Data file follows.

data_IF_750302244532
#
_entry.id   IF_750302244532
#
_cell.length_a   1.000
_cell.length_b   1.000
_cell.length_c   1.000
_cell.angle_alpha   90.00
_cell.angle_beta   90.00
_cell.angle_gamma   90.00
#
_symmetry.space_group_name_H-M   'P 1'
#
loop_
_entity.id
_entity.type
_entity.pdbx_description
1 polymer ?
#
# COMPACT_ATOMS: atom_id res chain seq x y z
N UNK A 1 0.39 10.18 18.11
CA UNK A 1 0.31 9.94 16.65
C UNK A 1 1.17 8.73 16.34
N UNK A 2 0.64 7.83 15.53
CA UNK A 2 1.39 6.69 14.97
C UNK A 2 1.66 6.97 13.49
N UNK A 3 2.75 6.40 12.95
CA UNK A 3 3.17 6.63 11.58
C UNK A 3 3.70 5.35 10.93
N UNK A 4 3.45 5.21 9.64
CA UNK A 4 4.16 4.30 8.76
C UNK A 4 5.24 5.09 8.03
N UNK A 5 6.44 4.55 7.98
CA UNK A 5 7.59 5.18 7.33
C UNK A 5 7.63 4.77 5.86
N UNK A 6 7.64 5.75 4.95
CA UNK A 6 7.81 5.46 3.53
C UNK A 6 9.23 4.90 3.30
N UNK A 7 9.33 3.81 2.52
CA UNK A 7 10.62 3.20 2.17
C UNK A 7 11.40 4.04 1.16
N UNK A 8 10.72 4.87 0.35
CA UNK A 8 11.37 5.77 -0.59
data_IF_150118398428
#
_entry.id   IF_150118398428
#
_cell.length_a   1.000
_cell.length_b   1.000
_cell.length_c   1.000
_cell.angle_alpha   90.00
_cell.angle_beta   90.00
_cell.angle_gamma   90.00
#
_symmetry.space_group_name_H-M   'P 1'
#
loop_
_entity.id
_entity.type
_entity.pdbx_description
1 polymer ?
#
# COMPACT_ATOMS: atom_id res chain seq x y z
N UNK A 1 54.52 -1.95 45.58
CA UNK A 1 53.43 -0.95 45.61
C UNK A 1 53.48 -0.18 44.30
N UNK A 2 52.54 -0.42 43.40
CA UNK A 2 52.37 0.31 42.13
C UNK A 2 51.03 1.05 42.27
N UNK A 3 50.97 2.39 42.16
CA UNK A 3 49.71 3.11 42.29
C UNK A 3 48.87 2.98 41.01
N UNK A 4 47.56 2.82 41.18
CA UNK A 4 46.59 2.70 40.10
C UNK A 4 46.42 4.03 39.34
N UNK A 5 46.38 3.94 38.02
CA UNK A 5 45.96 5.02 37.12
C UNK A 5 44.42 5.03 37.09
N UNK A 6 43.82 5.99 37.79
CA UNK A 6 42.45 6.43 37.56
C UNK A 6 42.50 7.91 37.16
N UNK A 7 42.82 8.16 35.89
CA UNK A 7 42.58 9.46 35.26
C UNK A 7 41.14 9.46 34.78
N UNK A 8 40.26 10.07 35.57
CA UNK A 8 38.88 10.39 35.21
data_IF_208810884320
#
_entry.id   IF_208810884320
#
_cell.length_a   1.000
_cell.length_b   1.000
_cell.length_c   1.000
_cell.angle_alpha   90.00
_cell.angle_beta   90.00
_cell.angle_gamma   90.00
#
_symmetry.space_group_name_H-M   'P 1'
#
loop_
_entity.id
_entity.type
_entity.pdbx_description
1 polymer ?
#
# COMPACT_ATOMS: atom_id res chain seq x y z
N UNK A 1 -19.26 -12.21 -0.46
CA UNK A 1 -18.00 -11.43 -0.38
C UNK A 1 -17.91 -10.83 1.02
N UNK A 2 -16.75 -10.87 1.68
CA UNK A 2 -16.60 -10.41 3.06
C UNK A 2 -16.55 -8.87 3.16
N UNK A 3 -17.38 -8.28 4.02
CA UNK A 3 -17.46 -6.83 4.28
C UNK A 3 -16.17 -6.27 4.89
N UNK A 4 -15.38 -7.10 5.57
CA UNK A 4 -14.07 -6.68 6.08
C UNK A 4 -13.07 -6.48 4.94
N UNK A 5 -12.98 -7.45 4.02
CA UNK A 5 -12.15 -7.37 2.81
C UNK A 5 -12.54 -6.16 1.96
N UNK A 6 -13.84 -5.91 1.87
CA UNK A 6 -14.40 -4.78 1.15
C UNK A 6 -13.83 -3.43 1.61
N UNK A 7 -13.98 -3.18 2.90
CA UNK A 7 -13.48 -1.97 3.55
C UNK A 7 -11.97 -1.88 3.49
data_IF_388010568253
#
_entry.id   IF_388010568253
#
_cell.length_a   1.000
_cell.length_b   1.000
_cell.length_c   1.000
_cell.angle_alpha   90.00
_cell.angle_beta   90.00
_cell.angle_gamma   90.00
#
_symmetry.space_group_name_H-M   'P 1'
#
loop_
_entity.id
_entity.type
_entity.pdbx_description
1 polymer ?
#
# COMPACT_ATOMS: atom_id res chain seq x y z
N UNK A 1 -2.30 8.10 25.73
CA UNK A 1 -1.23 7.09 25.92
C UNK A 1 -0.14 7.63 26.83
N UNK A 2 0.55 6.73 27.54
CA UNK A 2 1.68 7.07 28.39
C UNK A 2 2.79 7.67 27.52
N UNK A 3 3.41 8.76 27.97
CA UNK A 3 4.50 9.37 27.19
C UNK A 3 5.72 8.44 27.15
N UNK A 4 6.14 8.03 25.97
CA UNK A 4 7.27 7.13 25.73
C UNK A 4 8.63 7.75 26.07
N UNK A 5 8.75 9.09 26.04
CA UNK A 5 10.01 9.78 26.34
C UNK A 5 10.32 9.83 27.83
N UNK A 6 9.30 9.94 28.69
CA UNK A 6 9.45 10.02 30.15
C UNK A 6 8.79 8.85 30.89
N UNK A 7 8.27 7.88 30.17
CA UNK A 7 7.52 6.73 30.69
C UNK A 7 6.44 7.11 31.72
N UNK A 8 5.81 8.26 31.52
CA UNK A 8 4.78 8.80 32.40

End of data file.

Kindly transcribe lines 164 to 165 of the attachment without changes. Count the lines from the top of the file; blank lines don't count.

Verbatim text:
CA UNK A 6 9.45 10.02 30.15
C UNK A 6 8.79 8.85 30.89